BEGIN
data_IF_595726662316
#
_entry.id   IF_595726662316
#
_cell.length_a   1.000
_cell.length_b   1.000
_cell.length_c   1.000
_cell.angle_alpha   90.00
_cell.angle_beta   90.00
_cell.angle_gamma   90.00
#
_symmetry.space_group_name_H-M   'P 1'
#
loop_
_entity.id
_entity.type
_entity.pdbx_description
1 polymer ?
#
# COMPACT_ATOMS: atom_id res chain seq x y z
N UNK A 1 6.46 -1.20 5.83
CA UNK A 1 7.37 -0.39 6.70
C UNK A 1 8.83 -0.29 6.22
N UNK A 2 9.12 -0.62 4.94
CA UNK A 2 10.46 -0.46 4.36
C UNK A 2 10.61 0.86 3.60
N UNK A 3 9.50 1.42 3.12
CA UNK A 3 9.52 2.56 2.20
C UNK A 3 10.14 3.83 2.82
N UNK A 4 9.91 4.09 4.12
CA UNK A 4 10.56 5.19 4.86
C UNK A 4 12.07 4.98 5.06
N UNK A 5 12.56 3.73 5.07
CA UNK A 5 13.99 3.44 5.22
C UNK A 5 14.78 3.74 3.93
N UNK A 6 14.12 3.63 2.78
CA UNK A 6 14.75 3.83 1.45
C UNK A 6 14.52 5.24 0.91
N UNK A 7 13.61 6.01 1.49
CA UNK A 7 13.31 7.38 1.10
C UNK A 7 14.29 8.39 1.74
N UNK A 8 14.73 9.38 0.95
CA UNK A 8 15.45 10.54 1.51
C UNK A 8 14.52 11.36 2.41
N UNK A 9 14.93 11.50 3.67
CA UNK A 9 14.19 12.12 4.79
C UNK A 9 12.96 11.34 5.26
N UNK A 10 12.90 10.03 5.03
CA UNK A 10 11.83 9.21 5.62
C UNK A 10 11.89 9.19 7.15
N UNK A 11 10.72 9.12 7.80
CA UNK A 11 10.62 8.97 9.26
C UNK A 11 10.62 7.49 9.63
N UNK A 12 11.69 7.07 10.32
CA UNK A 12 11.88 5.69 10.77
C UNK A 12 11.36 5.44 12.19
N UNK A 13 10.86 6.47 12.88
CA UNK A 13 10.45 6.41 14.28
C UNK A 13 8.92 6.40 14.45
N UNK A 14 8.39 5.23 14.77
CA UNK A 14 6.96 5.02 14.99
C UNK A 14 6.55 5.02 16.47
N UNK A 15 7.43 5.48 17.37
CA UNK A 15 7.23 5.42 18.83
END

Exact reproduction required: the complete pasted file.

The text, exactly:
data_IF_595726662316
#
_entry.id   IF_595726662316
#
_cell.length_a   1.000
_cell.length_b   1.000
_cell.length_c   1.000
_cell.angle_alpha   90.00
_cell.angle_beta   90.00
_cell.angle_gamma   90.00
#
_symmetry.space_group_name_H-M   'P 1'
#
loop_
_entity.id
_entity.type
_entity.pdbx_description
1 polymer ?
#
# COMPACT_ATOMS: atom_id res chain seq x y z
N UNK A 1 6.46 -1.20 5.83
CA UNK A 1 7.37 -0.39 6.70
C UNK A 1 8.83 -0.29 6.22
N UNK A 2 9.12 -0.62 4.94
CA UNK A 2 10.46 -0.46 4.36
C UNK A 2 10.61 0.86 3.60
N UNK A 3 9.50 1.42 3.12
CA UNK A 3 9.52 2.56 2.20
C UNK A 3 10.14 3.83 2.82
N UNK A 4 9.91 4.09 4.12
CA UNK A 4 10.56 5.19 4.86
C UNK A 4 12.07 4.98 5.06
N UNK A 5 12.56 3.73 5.07
CA UNK A 5 13.99 3.44 5.22
C UNK A 5 14.78 3.74 3.93
N UNK A 6 14.12 3.63 2.78
CA UNK A 6 14.75 3.83 1.45
C UNK A 6 14.52 5.24 0.91
N UNK A 7 13.61 6.01 1.49
CA UNK A 7 13.31 7.38 1.10
C UNK A 7 14.29 8.39 1.74
N UNK A 8 14.73 9.38 0.95
CA UNK A 8 15.45 10.54 1.51
C UNK A 8 14.52 11.36 2.41
N UNK A 9 14.93 11.50 3.67
CA UNK A 9 14.19 12.12 4.79
C UNK A 9 12.96 11.34 5.26
N UNK A 10 12.90 10.03 5.03
CA UNK A 10 11.83 9.21 5.62
C UNK A 10 11.89 9.19 7.15
N UNK A 11 10.72 9.12 7.80
CA UNK A 11 10.62 8.97 9.26
C UNK A 11 10.62 7.49 9.63
N UNK A 12 11.69 7.07 10.32
CA UNK A 12 11.88 5.69 10.77
C UNK A 12 11.36 5.44 12.19
N UNK A 13 10.86 6.47 12.88
CA UNK A 13 10.45 6.41 14.28
C UNK A 13 8.92 6.40 14.45
N UNK A 14 8.39 5.23 14.77
CA UNK A 14 6.96 5.02 14.99
C UNK A 14 6.55 5.02 16.47
N UNK A 15 7.43 5.48 17.37
CA UNK A 15 7.23 5.42 18.83